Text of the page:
When did you first decide to submit your work? Please, tell us what or who encouraged you to take this big step?

I submitted HITTING THE HIGH NOTES to about eleven billion agens and New York publishers but garnered favorable comments but no revise and submit letters so I tried the ebook market and lucked out with my first contract. I had the most encouragement from my mother, who is no longer with us to my regret, and my husband. Friends and wonderful loopers on Romance Writers of America sites spurrred me on, too, as well as one of my terrific crt pards, Jan. She rocks. Jan is writing a cozy mystery series and I wish her and her agent great success in marketing it.

What was your first published work and when was it published?

My first published work was a "nonfiction work printed in my local paper about one of my cats. It earned a blue ribbon for "pulitzer prize in kiterature"-and a book about fictional cats speaking French.

What is the best and worst advice you have ever received?

The worst advice was to rewrite my work to fit a market; the best was to write and have fun doing so.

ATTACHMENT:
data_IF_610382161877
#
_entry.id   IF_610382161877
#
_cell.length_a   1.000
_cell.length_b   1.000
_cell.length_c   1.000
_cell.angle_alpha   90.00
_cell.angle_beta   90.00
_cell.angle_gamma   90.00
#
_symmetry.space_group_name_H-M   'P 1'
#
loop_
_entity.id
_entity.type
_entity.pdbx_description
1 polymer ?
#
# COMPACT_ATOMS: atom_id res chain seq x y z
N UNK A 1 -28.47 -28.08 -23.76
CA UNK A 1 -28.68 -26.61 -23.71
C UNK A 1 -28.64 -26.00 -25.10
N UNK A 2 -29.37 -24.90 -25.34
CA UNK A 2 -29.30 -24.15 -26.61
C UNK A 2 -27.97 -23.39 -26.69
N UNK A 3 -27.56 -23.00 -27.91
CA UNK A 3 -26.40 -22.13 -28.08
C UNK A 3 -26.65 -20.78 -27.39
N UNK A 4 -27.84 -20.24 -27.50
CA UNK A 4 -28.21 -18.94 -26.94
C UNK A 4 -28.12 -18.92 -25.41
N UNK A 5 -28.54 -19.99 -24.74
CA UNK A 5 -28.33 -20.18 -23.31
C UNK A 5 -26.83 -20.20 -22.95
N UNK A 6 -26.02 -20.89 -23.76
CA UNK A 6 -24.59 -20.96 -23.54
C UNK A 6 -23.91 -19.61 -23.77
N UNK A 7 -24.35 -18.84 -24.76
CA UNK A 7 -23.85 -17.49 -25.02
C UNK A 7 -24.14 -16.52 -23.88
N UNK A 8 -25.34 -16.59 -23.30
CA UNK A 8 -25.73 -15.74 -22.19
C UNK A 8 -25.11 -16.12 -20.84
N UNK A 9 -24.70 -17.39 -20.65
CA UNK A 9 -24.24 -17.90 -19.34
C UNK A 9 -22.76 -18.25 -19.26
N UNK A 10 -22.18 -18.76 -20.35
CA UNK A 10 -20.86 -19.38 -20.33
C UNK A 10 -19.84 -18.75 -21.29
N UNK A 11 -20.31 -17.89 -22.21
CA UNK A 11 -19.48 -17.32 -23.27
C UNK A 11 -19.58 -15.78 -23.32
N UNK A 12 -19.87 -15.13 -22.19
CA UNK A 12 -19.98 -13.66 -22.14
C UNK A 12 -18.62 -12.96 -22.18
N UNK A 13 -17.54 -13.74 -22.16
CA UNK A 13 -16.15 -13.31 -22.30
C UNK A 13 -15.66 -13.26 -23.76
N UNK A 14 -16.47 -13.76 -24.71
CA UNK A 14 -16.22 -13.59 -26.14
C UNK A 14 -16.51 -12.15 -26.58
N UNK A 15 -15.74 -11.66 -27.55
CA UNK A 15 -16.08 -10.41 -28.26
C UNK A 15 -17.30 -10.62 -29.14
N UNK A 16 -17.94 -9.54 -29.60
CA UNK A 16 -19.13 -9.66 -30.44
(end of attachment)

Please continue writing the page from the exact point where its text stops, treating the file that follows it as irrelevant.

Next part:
Do you outline your books or just start writing?

I start with a down-and-dirty two page synopsis then expand on it (greatly) with many twists and turns from what I'd originally envisioned. I don't do character sheets but I think about them a lot before starting the simple outline. Without characters, you've only a blank page. When they start talking to me, then I can begin in earnest. I write the first sixty or so pages to know them even better, toss that start over and go from there.

Who is your perfect hero? And why?

My parents, both hardworking, solid, and special even though they were everyday folks, my father was a cabinet maker and fine furniture producer and my mother a nurse. My dear hubby comes in a close second.

Is there a genre of book you would like to write but haven't yet?

I'd love to write a jam-up mystery. But, so far, the project eludes me. However, there's always tomorrow!

Thank you for this opportunity!